Health information technology

From the Field: The Safe Motherhood Quilt Project

The Safe Motherhood Quilt Project, originated by midwife Ina May Gaskin, is a national effort developed to draw public attention to the current maternal death rates, as well as to the gross underreporting of maternal deaths in the United States. The Quilt honors American mothers who have died of pregnancy or childbirth related causes since 1982, the last year there was a reduction in maternal mortality.

The goal of the Safe Motherhood Quilt Project is to demand an equivalent system of counting, analyzing, and learning from mistakes made in our maternity care system here, regardless of where babies are born or what caregiver is the birth attendant. Until we do that, doctors, midwives, and nurses in the US will continue to work without a good system of feedback about what is and is not dangerous in maternity care, and preventable maternal deaths will continue to take place.

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Filed in Clinical audit, case review, or analysis of adverse events, Clinical controversies, Community education/outreach, Consumer advocacy or political action, Disparities, Educational materials for health professionals, Health information technology, Improved liability system, Performance measurement, Performance measurement/reporting, Stories from the Field, Team building on Mon., Sep 12, 2011

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In the Literature: At Intermountain, process improvement reduces inductions, cesareans, NICU admissions, and costs

As a result of process improvement efforts bolstered by robust information systems, the proportion of all inductions that lacked strong indications for clinical appropriateness fell from 28 percent to less than 2 percent. The project also resulted in decreases in both NICU admissions and cesareans, and Intermountain estimates that the elective induction protocol reduces health care costs in Utah by $50 million per year.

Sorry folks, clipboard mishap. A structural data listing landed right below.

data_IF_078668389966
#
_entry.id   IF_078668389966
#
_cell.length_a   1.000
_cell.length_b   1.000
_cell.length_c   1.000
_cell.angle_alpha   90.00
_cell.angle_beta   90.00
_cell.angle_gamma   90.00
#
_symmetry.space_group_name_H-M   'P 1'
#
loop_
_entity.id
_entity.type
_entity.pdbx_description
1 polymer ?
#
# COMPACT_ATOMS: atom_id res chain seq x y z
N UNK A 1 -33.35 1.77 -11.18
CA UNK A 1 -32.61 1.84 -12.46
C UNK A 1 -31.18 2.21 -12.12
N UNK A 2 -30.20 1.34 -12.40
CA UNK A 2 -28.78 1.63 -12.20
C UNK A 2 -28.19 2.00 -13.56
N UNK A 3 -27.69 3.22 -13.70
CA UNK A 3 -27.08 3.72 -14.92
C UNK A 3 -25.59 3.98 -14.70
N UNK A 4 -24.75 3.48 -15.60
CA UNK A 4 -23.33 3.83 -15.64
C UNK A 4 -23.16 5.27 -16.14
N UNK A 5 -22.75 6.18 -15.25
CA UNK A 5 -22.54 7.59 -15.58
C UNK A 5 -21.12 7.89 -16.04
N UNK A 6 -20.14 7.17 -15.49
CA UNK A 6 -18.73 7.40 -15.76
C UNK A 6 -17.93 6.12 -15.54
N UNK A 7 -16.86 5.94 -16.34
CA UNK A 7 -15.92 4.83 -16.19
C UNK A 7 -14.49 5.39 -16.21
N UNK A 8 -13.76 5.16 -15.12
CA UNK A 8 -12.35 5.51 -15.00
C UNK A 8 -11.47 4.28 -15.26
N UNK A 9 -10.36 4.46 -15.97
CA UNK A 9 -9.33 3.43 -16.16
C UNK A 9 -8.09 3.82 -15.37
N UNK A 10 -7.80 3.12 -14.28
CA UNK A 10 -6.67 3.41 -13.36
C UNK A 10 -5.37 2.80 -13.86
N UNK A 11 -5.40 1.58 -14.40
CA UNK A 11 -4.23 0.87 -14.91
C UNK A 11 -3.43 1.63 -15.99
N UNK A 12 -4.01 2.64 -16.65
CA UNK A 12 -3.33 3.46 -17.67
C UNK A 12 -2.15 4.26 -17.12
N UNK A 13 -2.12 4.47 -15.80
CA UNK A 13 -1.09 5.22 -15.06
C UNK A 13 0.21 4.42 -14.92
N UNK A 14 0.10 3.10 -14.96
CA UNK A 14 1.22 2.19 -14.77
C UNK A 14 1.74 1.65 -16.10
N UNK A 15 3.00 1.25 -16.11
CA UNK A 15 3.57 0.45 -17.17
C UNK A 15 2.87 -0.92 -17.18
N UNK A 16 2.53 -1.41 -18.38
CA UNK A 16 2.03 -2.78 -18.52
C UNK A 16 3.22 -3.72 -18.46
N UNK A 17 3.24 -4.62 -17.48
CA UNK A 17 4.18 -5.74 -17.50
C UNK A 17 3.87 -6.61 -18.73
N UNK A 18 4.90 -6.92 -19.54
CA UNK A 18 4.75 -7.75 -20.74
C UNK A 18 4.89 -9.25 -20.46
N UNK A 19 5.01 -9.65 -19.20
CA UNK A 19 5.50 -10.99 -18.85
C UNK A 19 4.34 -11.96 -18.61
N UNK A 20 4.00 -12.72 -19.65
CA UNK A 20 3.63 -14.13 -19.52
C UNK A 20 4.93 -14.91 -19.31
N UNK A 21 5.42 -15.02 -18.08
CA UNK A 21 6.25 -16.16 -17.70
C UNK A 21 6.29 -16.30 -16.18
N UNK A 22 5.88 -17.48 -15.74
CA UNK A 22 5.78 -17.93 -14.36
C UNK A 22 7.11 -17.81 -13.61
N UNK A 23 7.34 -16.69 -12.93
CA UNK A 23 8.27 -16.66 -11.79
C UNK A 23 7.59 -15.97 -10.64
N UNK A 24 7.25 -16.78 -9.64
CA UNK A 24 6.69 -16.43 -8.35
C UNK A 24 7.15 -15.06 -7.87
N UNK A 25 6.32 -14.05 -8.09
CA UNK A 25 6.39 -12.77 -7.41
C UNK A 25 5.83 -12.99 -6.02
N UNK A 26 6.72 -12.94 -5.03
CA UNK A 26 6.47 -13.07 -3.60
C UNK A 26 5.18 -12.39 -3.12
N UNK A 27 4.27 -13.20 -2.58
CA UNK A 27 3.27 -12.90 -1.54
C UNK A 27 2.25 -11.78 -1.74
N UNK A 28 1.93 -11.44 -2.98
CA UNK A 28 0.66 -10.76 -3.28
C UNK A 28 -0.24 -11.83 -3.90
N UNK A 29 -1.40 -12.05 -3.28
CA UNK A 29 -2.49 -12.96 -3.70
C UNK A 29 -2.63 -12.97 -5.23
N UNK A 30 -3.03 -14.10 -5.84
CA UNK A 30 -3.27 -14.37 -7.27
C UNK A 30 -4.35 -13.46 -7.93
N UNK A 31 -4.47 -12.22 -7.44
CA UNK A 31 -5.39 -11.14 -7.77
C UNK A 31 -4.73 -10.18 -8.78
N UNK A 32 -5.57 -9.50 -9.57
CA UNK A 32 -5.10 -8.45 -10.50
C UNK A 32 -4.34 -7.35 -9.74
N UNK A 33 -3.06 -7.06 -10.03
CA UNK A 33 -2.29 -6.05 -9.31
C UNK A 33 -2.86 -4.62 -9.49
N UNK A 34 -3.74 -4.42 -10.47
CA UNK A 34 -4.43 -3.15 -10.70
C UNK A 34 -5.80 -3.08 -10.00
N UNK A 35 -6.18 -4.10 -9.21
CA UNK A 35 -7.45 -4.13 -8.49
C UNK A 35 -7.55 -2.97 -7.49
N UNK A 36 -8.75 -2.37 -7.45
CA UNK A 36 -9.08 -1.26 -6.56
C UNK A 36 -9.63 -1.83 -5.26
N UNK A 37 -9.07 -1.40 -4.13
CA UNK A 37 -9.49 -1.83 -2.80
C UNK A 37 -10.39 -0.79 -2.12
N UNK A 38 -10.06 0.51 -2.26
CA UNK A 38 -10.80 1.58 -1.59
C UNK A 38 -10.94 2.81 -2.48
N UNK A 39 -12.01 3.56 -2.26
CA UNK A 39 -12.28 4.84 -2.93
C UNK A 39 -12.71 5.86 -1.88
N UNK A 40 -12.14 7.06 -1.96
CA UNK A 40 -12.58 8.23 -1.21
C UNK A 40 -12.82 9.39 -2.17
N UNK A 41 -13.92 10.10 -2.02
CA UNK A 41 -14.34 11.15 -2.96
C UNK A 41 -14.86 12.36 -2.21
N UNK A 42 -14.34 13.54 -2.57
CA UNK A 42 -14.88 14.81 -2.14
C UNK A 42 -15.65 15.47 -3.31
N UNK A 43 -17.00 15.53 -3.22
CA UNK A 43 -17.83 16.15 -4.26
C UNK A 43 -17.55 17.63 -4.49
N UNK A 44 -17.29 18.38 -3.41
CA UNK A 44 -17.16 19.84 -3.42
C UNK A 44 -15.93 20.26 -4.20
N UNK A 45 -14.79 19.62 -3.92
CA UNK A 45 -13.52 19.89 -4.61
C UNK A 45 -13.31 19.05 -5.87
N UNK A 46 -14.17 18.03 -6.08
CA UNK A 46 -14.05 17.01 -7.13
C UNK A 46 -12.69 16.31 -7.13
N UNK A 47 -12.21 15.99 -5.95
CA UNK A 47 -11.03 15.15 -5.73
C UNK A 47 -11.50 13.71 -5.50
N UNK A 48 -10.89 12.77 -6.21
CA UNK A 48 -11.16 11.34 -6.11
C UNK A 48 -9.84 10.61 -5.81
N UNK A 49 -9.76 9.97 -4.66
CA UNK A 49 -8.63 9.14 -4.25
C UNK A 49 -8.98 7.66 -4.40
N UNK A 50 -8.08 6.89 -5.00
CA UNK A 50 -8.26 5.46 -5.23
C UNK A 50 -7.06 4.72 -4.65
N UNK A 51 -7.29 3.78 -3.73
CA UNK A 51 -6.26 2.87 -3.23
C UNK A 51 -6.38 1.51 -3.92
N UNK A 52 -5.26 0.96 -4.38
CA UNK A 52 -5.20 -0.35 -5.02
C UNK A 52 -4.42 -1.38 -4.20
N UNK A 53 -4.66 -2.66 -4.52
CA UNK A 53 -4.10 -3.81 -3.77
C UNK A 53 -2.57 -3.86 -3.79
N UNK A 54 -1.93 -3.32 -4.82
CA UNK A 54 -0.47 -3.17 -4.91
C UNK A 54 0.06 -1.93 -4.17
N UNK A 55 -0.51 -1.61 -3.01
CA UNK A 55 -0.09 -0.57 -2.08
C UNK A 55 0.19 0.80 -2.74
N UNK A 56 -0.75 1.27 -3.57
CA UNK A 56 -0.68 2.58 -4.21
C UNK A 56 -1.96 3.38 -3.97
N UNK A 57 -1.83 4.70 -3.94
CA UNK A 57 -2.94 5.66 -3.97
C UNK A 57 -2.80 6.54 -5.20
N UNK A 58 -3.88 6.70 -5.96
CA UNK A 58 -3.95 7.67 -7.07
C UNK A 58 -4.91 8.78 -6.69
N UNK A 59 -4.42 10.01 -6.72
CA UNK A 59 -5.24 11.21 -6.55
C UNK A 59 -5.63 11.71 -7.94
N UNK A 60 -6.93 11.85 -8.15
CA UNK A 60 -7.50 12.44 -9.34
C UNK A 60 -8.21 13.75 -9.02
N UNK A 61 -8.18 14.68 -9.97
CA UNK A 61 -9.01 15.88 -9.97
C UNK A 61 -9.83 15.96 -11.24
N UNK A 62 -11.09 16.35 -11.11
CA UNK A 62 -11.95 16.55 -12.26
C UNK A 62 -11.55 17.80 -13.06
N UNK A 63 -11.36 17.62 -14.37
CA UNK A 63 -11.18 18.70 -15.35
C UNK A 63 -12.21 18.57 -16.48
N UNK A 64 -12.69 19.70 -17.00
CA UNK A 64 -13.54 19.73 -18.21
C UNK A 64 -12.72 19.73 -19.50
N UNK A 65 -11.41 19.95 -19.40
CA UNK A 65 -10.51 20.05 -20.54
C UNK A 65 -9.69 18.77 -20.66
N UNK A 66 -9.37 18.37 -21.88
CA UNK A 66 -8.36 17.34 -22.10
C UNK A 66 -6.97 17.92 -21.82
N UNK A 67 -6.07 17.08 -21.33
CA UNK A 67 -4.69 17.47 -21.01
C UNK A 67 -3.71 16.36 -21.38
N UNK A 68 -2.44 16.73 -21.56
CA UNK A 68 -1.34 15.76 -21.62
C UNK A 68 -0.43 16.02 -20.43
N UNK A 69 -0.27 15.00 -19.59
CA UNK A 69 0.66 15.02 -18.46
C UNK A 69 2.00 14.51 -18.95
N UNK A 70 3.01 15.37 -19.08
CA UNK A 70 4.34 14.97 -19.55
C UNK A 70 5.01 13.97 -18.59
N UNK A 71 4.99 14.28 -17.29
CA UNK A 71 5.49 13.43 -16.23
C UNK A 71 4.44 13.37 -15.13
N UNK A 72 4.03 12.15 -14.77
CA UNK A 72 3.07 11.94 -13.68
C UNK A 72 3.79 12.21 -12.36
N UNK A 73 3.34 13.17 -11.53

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Filed in Blueprint, Clinical audit, case review, or analysis of adverse events, Clinical controversies, Clinical practice guideline/policy change, Health information technology, Health information technology, In the Literature, Payment reform, Performance measurement, Performance measurement/reporting on Fri., Jul 29, 2011

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In the Literature: Geisinger’s ProvenCare safely reduces cesarean rate with implementation of evidence-based guidelines

Geisinger Health Systems in Pennsylvania set out “to demonstrate that a large integrated health care delivery system, enabled by an electronic health record (EHR), could successfully reengineer a complicated clinical process, reduce unwarranted variation, and reliably deliver evidence-based care.” Geisinger has successfully demonstrated effectiveness in acute care specialties with their ProvenCare system and sought to adapt it to perinatal care, for the first time addressing a largely well population and integrating multiple outpatient clinics.

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Filed in Blueprint, Care coordination, Clinical controversies, Clinical practice guideline/policy change, Health information technology, Health information technology, In the Literature, New care delivery model, Performance measurement, Performance measurement/reporting, Strategies on Thu., Jun 16, 2011

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From the Field: Birthrisk Cesarean Birth Measure

We set out to change the method that is used to measure the results of different labor management strategies. We created an indicator that uses each patient’s unique physical characteristics to adjust an obstetrical care provider’s cesarean delivery rate to reflect the physical characteristics of their patient population. This indicator is called the Birthrisk Cesarean Birth Measure.